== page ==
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C. Deciding When to Go to the Emergency Room

Narrator: This is Science Today. Part of what's been driving emergency room visits up in this country is an increased awareness and push to make sure that patients who need urgent care are getting it. On the other hand, Ellen Weber of the University of California, San Francisco's Division of Emergency Medicine, says it's sometimes difficult for patients to know, for example, whether their chest pain is resulting from a heart attack or just indigestion.

Weber: Nobody should feel foolish about coming to an emergency department. It's not the job of the person who is not a medical person to decide for themselves that they have an illness that does or doesn't need treatment. If they have a new symptom and they just need reassurance, I don't think that's a bad reason to come to an emergency department.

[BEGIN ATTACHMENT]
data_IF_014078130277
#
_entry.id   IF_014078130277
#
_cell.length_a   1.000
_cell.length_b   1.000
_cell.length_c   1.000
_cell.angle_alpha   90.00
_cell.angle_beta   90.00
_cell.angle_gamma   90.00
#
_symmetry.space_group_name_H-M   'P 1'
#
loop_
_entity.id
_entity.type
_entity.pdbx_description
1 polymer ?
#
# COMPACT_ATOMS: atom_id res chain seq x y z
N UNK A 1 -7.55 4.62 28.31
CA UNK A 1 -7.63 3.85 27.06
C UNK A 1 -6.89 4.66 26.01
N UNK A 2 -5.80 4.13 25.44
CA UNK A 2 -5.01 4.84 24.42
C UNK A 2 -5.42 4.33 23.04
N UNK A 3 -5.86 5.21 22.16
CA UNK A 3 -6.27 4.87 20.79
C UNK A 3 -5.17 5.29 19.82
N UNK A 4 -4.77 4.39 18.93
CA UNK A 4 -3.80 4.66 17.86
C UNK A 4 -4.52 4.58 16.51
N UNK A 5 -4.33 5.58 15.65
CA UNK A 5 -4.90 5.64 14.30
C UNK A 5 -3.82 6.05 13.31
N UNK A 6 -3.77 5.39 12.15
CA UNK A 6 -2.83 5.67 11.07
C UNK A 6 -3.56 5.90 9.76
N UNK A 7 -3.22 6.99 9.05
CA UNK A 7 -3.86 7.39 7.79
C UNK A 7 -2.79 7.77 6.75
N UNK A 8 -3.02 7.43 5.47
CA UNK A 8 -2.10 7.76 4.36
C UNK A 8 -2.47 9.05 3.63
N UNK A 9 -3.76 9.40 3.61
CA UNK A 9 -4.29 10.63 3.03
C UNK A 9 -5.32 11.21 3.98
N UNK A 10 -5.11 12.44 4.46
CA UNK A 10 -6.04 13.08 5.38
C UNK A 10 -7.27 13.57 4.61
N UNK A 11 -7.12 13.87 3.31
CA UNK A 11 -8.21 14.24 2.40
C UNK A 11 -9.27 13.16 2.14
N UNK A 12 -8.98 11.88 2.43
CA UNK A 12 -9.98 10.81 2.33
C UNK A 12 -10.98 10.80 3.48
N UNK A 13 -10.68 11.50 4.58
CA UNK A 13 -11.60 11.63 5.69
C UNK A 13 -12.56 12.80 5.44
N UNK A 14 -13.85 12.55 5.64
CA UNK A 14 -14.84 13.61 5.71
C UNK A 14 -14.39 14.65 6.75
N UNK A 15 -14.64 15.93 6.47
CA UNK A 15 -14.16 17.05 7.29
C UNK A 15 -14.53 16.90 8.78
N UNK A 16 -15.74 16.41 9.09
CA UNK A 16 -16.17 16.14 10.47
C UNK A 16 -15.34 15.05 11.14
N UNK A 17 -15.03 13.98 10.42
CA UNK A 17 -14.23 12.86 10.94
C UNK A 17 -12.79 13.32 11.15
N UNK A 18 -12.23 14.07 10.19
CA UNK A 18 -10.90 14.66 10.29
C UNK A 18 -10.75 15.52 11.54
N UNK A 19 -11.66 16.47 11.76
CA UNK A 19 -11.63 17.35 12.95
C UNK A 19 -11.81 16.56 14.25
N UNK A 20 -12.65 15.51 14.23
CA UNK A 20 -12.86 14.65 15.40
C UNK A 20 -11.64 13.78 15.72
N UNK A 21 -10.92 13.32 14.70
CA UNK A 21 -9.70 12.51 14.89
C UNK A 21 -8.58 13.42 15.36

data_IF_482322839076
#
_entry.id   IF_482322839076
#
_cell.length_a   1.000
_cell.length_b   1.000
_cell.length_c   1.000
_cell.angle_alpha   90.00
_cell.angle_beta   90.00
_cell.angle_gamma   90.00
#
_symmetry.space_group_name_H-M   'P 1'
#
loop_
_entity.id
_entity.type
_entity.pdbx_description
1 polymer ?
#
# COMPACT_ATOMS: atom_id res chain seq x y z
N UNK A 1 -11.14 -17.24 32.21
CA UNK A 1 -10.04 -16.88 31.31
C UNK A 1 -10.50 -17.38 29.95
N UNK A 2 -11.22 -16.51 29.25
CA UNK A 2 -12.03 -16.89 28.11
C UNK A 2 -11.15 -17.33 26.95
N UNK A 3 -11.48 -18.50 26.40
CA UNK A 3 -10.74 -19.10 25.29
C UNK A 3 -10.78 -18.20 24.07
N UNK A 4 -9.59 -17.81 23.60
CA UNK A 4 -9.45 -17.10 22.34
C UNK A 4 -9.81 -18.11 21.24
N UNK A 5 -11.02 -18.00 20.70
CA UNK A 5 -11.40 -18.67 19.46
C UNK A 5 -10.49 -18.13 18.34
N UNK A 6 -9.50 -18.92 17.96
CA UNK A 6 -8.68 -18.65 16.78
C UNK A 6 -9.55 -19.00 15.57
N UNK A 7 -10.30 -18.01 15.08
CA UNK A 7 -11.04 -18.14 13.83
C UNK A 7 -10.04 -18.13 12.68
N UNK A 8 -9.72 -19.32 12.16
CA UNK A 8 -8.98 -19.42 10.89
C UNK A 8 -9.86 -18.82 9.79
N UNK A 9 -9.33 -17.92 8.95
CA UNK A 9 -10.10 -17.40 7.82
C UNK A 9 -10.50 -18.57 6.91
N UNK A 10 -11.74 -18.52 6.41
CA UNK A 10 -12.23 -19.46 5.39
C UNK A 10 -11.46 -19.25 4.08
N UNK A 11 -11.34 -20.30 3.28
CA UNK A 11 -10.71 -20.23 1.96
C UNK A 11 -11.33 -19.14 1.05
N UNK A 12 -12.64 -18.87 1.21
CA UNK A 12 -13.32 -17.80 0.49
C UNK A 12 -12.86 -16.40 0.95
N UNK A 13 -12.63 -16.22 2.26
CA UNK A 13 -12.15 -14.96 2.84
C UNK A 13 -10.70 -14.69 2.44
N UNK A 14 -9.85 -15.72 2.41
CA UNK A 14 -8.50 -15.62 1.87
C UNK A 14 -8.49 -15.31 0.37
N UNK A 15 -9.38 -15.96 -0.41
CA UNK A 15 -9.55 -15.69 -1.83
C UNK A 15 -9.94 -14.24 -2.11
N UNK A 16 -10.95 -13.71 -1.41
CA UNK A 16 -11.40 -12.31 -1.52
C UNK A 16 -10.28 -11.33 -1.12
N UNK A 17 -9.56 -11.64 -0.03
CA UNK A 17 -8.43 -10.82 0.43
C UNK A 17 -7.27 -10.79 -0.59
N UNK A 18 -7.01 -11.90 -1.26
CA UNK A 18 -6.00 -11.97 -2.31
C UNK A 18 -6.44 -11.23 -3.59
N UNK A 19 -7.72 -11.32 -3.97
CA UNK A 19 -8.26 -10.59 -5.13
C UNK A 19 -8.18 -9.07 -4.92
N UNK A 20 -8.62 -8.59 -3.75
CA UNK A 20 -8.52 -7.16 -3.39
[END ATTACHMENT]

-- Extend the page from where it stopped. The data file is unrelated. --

Narrator: The key, Weber says, is to put it into context.

Weber: If I have a pain in my arm or my leg, I go in my own head well, this is probably not a stroke. But I've always told people they should never feel silly about discovering that they don't have a serious problem that's what we're here for.

Narrator: For Science Today, I'm Larissa Branin.